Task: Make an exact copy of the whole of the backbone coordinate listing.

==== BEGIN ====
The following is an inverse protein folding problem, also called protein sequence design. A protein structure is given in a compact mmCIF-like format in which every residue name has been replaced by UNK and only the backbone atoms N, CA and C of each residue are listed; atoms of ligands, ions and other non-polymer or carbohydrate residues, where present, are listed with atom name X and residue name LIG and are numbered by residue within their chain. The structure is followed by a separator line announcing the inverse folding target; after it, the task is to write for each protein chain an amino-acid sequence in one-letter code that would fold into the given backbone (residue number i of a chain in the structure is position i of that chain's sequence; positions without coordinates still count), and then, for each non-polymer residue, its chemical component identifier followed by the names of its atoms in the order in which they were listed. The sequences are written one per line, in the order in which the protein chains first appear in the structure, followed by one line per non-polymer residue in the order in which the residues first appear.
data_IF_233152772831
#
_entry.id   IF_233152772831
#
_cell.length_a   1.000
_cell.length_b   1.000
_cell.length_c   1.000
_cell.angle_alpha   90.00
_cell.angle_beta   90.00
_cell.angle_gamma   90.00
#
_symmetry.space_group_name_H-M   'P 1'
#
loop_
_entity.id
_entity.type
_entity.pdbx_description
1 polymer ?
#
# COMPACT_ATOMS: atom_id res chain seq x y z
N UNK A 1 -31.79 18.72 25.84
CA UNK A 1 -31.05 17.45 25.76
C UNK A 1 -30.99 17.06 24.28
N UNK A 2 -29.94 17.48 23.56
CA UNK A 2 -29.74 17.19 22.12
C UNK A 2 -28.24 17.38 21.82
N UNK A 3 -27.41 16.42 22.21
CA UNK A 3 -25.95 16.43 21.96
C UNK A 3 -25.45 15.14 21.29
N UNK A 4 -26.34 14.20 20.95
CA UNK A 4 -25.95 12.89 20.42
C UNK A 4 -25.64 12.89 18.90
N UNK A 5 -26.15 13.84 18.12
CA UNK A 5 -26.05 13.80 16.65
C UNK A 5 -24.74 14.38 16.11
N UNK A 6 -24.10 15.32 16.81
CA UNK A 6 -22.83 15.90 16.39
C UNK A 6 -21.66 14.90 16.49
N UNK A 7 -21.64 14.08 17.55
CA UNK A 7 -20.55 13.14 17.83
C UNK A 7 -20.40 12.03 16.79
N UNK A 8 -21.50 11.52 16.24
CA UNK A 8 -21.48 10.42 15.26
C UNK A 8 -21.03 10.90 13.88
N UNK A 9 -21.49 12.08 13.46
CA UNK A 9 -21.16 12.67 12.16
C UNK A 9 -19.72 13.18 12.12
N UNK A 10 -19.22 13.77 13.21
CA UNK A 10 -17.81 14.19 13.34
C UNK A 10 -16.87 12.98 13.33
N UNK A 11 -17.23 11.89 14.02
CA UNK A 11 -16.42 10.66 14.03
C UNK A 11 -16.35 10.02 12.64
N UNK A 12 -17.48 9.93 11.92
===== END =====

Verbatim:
The following is an inverse protein folding problem, also called protein sequence design. A protein structure is given in a compact mmCIF-like format in which every residue name has been replaced by UNK and only the backbone atoms N, CA and C of each residue are listed; atoms of ligands, ions and other non-polymer or carbohydrate residues, where present, are listed with atom name X and residue name LIG and are numbered by residue within their chain. The structure is followed by a separator line announcing the inverse folding target; after it, the task is to write for each protein chain an amino-acid sequence in one-letter code that would fold into the given backbone (residue number i of a chain in the structure is position i of that chain's sequence; positions without coordinates still count), and then, for each non-polymer residue, its chemical component identifier followed by the names of its atoms in the order in which they were listed. The sequences are written one per line, in the order in which the protein chains first appear in the structure, followed by one line per non-polymer residue in the order in which the residues first appear.
data_IF_233152772831
#
_entry.id   IF_233152772831
#
_cell.length_a   1.000
_cell.length_b   1.000
_cell.length_c   1.000
_cell.angle_alpha   90.00
_cell.angle_beta   90.00
_cell.angle_gamma   90.00
#
_symmetry.space_group_name_H-M   'P 1'
#
loop_
_entity.id
_entity.type
_entity.pdbx_description
1 polymer ?
#
# COMPACT_ATOMS: atom_id res chain seq x y z
N UNK A 1 -31.79 18.72 25.84
CA UNK A 1 -31.05 17.45 25.76
C UNK A 1 -30.99 17.06 24.28
N UNK A 2 -29.94 17.48 23.56
CA UNK A 2 -29.74 17.19 22.12
C UNK A 2 -28.24 17.38 21.82
N UNK A 3 -27.41 16.42 22.21
CA UNK A 3 -25.95 16.43 21.96
C UNK A 3 -25.45 15.14 21.29
N UNK A 4 -26.34 14.20 20.95
CA UNK A 4 -25.95 12.89 20.42
C UNK A 4 -25.64 12.89 18.90
N UNK A 5 -26.15 13.84 18.12
CA UNK A 5 -26.05 13.80 16.65
C UNK A 5 -24.74 14.38 16.11
N UNK A 6 -24.10 15.32 16.81
CA UNK A 6 -22.83 15.90 16.39
C UNK A 6 -21.66 14.90 16.49
N UNK A 7 -21.64 14.08 17.55
CA UNK A 7 -20.55 13.14 17.83
C UNK A 7 -20.40 12.03 16.79
N UNK A 8 -21.50 11.52 16.24
CA UNK A 8 -21.48 10.42 15.26
C UNK A 8 -21.03 10.90 13.88
N UNK A 9 -21.49 12.08 13.46
CA UNK A 9 -21.16 12.67 12.16
C UNK A 9 -19.72 13.18 12.12
N UNK A 10 -19.22 13.77 13.21
CA UNK A 10 -17.81 14.19 13.34
C UNK A 10 -16.87 12.98 13.33
N UNK A 11 -17.23 11.89 14.02
CA UNK A 11 -16.42 10.66 14.03
C UNK A 11 -16.35 10.02 12.64
N UNK A 12 -17.48 9.93 11.92